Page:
Collaborative Problems: Collaborative problems differ from nursing diagnoses in that they cannot be prevented or treated by nursing care alone. However, the complications of medical conditions can be reported and monitored by the nurse. In addition, the nurse can carry out provider-driven/prescribed interventions. In this section you will identify collaborative problems for the identified patient in the case study. These problems will be worded as: Risk for complications (RC), followed by the problem. EX: RC: Pathological Fracture
Potential Referral: In this section you will identify who (what other healthcare member) you would need to contact regarding the identified collaborative problem. EX: Orthopedic Doctor
Risk-For Diagnosis: In this section you will identify one “risk for” nursing diagnosis that the identified patient in the case study is at high risk for (based upon analysis of all information you identified on the Diagnostic Reasoning Guide.
Theresa J. is a 55-year-old Caucasian woman. She is a part-time secretary for a local businessman and is very active in her community. She is married and has two children. She presents at the nursing clinic this morning with a complaint of extreme shortness of breath. When entering the exam room, she appears very anxious and states that she has experienced this problem since yesterday afternoon.
Theresa J. does not have a previous diagnosis of asthma, allergies, or respiratory problems, but her brother and father have mild asthma. The client has smoked for 35 years but reports limiting her smoking to a pack every 2-3 days for the past 10 years. Before that she reports having smoked a pack per day. She worked in her office yesterday and reports having felt fine. She met friends at a local park for lunch but denies anything unusual about her daily activity. She states that she has experienced “tightness in my chest” increasing in severity since about 5pm yesterday. She denies any other associated symptoms such as pain or cough. Her discomfort made sleeping difficult last night, and she states that she has not eaten today because of her shortness of breath.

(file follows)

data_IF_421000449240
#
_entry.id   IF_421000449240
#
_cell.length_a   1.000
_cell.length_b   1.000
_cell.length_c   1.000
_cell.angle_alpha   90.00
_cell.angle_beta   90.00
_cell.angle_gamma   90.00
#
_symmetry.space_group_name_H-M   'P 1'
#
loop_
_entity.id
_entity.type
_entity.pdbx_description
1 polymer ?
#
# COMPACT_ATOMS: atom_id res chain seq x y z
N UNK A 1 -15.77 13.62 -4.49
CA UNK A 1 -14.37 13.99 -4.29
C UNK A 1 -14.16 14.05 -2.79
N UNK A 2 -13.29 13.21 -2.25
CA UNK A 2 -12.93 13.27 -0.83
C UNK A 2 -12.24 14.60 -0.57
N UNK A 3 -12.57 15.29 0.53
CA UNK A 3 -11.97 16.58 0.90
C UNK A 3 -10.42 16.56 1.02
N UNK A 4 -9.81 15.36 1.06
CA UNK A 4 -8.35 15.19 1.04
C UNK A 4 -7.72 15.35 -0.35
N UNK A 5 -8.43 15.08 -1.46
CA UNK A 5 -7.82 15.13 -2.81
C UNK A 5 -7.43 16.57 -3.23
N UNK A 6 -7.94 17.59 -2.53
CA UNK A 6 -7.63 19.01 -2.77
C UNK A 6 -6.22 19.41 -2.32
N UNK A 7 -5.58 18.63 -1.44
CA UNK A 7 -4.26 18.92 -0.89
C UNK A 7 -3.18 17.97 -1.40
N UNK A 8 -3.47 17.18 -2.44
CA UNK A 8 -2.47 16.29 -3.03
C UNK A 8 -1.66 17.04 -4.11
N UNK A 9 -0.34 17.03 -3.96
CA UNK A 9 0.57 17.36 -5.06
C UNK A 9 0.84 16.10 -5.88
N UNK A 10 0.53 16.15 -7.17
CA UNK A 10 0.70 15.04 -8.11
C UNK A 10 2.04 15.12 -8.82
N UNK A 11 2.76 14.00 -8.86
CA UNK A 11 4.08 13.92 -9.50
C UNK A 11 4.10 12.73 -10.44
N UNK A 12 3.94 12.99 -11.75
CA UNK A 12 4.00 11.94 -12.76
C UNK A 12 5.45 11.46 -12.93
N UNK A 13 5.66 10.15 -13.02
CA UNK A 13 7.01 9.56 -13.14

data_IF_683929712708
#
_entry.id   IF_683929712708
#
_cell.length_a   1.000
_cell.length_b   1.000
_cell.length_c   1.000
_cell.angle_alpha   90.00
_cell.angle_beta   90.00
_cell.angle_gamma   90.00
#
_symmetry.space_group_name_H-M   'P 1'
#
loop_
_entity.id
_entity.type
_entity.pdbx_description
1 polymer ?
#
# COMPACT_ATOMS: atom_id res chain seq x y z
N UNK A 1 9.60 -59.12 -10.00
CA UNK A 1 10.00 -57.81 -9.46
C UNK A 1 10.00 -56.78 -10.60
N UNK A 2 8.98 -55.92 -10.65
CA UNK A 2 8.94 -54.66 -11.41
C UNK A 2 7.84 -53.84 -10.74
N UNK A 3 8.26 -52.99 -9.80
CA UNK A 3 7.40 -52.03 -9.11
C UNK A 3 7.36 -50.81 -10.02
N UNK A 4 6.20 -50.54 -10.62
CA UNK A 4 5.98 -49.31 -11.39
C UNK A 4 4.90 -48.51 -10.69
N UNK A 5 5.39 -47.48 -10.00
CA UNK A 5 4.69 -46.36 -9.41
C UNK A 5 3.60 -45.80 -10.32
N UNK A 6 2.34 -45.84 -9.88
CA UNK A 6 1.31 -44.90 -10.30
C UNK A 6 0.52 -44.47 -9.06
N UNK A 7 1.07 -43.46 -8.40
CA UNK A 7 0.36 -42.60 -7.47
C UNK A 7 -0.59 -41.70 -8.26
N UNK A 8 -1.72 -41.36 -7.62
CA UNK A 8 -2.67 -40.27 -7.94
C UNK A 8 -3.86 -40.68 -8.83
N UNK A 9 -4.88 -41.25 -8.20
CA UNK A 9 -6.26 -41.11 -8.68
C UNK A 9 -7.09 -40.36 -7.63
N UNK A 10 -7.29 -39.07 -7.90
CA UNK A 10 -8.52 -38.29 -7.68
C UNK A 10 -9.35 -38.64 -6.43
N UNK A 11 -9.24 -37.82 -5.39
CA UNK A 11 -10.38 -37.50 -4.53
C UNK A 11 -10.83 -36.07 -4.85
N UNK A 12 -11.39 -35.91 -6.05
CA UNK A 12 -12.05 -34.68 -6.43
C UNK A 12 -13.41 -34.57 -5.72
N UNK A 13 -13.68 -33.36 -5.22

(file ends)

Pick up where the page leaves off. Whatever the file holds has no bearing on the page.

Theresa J. currently does not take any medications. She reports not having a regular exercise program and denies intolerance to activity until the onset of dyspnea. She reports having tried only rest to alleviate the problem and knows “nothing else to do but go to the doctor.”
Theresa J’s respiratory rate is 26 breaths/min and appears somewhat labored. The client seems somewhat apprehensive and experiences obvious dyspnea on exertion. Her anteroposterior diameter is within normal limits. The use of accessory muscles is noted, with respiration immediately after exertion. Expiration is somewhat labored and prolonged. Tactile fremitus is decreased, especially in the lower lobes, Percussion tones are resonant over all lung fields. Breath sounds are decreased, with prolonged expiration. Voice sounds are also decreased. Expiratory wheezes are noted throughout the lung fields, especially bilaterally in the lower lobes.
DIAGNOSTIC REASONING GUIDE
1. Identify abnormal findings
Subjective: The patient, Theresa has come into clinic with a complaint of extreme shortness of breath. She has been experiencing this since the previous afternoon
2. Identify Cue Clusters
3. Draw Inferences
4. List Possible Nursing Diagnoses (Minimum of 4)
5. Identify Defining Characteristics
6. Confirm or Rule out Diagnoses (minimum of 3)
7. Nursing Diagnoses that are Appropriate for the Client (Minimum of 2, cannot be a risk for problem)
8. Potential Collaborative Problems that May Require a Referral (minimum of 2)
9. Potential Referral
10. Identify One “Risk-For” Nursing Diagnosis